Eric Adams Visits Lex/125

A History of Methadone and Harlem

Across New York City, a certain kind of medicine is administered not in a regular pharmacy or a doctor’s office, but in its own kind of space altogether. Most often, these are brick-and-mortar locations, clustered in lower-income communities of color; increasingly, such treatment sites are mobile and distributed. In either case, one specific type of person seeking medical care is being segregated from nearly all others. Opioid addiction may have received more attention in recent years, but the geographic footprint and spatial practices of methadone maintenance treatment remain hyper-concentrated and sequestered. Communities such as Harlem are overburdened with facilities providing care for a large proportion of the city’s estimated 28,500 people in recovery; yet there are very few methadone clinics to be found in wealthier, whiter neighborhoods such as the Upper East Side. Meanwhile, patients themselves have long borne the brunt of controversy and conflict with neighbors and the state alike, compounded by familiar vectors of discrimination and policies that conflate disease with crime, and treatment with punishment. As the City opens the country’s first officially-sanctioned supervised injection sites, charting a new direction in harm reduction, Zoe Adams explores the fraught history of New York’s methadone clinics, and questions whether one particular form of healing needs its own separate space in the first place.

To read more of Zoe Adams’ article, see the link below:

Randall’s Island Wins Grant to Improve the Shoreline

The New York City Department of Parks and Recreation and RIPA (Randall’s Island Park Alliance) has recently announced $4.3 million in funding toward a multi-use pathway repair and living shoreline restoration project. This vital funding will help the Randall’s Island Park Alliance address erosion, stabilize the shoreline, and improve coastal resiliency along the Water’s Edge Pathway. 

Half-mile stretch of Randall’s Island pathway and shoreline to be reconstructed

NYC Parks Acting Commissioner Liam Kavanagh and Randall’s Island Park Alliance (RIPA) President Deborah Maher today announced funding for multi-use pathway repairs and living shoreline restoration at Randall’s Island Park. The $4.3 million project, funded by a $3.72 million grant from NYS Department of State and $660,000 from RIPA, will address erosion, stabilize the shoreline, and improve the park’s coastal resiliency along a half-mile stretch of the park’s Water’s Edge Pathway.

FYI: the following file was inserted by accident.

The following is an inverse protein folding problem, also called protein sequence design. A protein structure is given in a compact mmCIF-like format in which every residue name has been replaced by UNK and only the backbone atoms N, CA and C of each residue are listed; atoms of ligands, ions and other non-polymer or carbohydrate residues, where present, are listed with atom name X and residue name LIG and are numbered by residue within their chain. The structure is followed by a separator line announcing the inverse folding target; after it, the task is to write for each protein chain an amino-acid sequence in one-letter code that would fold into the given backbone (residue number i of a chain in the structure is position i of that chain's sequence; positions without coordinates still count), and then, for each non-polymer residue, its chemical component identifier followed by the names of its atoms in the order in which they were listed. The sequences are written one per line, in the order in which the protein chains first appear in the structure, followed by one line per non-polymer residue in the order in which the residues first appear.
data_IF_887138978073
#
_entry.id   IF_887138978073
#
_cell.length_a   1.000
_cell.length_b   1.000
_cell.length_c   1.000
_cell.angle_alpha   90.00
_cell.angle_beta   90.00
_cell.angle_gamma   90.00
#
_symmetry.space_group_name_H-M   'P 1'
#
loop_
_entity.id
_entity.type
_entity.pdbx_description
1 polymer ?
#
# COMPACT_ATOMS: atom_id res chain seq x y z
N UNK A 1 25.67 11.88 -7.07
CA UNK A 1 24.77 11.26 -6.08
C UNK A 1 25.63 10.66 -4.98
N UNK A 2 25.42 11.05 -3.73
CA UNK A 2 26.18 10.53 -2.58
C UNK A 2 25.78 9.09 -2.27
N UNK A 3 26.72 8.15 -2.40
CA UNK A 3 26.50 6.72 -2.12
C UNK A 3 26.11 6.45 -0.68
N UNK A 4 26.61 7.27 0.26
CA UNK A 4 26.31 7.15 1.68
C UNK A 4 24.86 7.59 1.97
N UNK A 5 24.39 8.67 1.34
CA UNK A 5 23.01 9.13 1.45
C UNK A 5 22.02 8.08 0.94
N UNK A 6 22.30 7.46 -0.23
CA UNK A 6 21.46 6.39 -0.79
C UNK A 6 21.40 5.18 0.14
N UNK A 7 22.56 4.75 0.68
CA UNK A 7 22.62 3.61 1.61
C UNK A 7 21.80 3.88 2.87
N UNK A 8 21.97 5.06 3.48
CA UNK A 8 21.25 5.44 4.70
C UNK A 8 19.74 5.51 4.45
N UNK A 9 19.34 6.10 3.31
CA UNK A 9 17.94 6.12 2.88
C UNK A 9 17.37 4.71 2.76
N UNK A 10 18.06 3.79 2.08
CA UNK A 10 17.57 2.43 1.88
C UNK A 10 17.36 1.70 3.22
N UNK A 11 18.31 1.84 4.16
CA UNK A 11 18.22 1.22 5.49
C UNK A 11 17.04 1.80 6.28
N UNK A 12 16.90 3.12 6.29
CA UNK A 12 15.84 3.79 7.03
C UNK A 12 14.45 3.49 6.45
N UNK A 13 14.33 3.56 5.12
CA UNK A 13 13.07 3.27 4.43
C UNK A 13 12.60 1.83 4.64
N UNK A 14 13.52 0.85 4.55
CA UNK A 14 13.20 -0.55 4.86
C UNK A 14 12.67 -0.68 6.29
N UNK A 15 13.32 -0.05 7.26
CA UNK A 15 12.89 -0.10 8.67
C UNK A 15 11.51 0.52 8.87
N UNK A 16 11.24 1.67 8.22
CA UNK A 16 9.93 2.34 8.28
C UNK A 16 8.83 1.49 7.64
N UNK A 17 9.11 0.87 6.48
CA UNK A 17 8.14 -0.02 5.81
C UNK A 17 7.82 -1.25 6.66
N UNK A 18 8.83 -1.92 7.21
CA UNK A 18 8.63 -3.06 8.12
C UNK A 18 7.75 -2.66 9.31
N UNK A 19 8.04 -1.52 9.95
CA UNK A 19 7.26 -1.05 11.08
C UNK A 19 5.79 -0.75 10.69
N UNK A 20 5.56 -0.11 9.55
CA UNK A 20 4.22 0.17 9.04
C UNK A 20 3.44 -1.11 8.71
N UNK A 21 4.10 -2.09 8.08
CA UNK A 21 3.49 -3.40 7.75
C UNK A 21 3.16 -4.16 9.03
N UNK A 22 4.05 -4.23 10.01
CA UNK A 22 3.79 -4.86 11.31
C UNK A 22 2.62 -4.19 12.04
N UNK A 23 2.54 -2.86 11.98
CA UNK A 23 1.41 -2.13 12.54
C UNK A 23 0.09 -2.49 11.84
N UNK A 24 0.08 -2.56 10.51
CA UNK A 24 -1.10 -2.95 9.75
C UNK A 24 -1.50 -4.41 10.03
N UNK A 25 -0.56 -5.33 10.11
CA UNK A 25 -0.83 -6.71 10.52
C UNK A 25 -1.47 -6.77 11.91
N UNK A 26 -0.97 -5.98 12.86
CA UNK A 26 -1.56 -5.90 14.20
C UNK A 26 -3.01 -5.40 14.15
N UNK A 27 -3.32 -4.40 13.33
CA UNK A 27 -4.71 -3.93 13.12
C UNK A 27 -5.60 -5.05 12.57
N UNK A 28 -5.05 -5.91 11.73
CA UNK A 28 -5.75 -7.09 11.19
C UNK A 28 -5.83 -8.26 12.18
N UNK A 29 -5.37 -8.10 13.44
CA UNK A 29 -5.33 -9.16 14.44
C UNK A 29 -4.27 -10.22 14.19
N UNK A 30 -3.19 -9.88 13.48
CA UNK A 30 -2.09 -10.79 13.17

“Randall’s Island Park stands out as both a waterfront resource and a recreational hub for surrounding communities, and thanks to this $4.3 million project the park is on track to become more resilient while offering new programming opportunities for all New Yorkers,” said NYC Parks Acting Commissioner Liam Kavanagh. “We thank the Department of State and Randall’s Island Park Alliance for their support, and we are proud to partner with RIPA to significantly improve the park’s shoreline and multi-use pathway.”

“During the height of the pandemic, we saw greater visitation from our surrounding communities, an increase of nearly 60% coming from East Harlem alone. The popular pathway, comprising paved bike routes and pedestrian paths, has been catalytic in the Park’s transformation, and serves both commuters and recreational visitors. We are excited to receive the grant and we look forward to working with NYC Parks to restore and enhance the shoreline,” said Deborah Maher, President of the Randall’s Island Park Alliance.

The project will significantly improve the shoreline along the Water’s Edge Pathway, which runs between the 103rd Street Footbridge and the Little Hell Gate Inlet. Eroded pathway sections will be repaired and expanded to create new areas for shoreline activities including fishing, picnicking, and seining. The project will also perform seawall repairs and add nature-based features and native plantings, improving wildlife habitat and providing opportunities for educational field trips and community science projects in the area.

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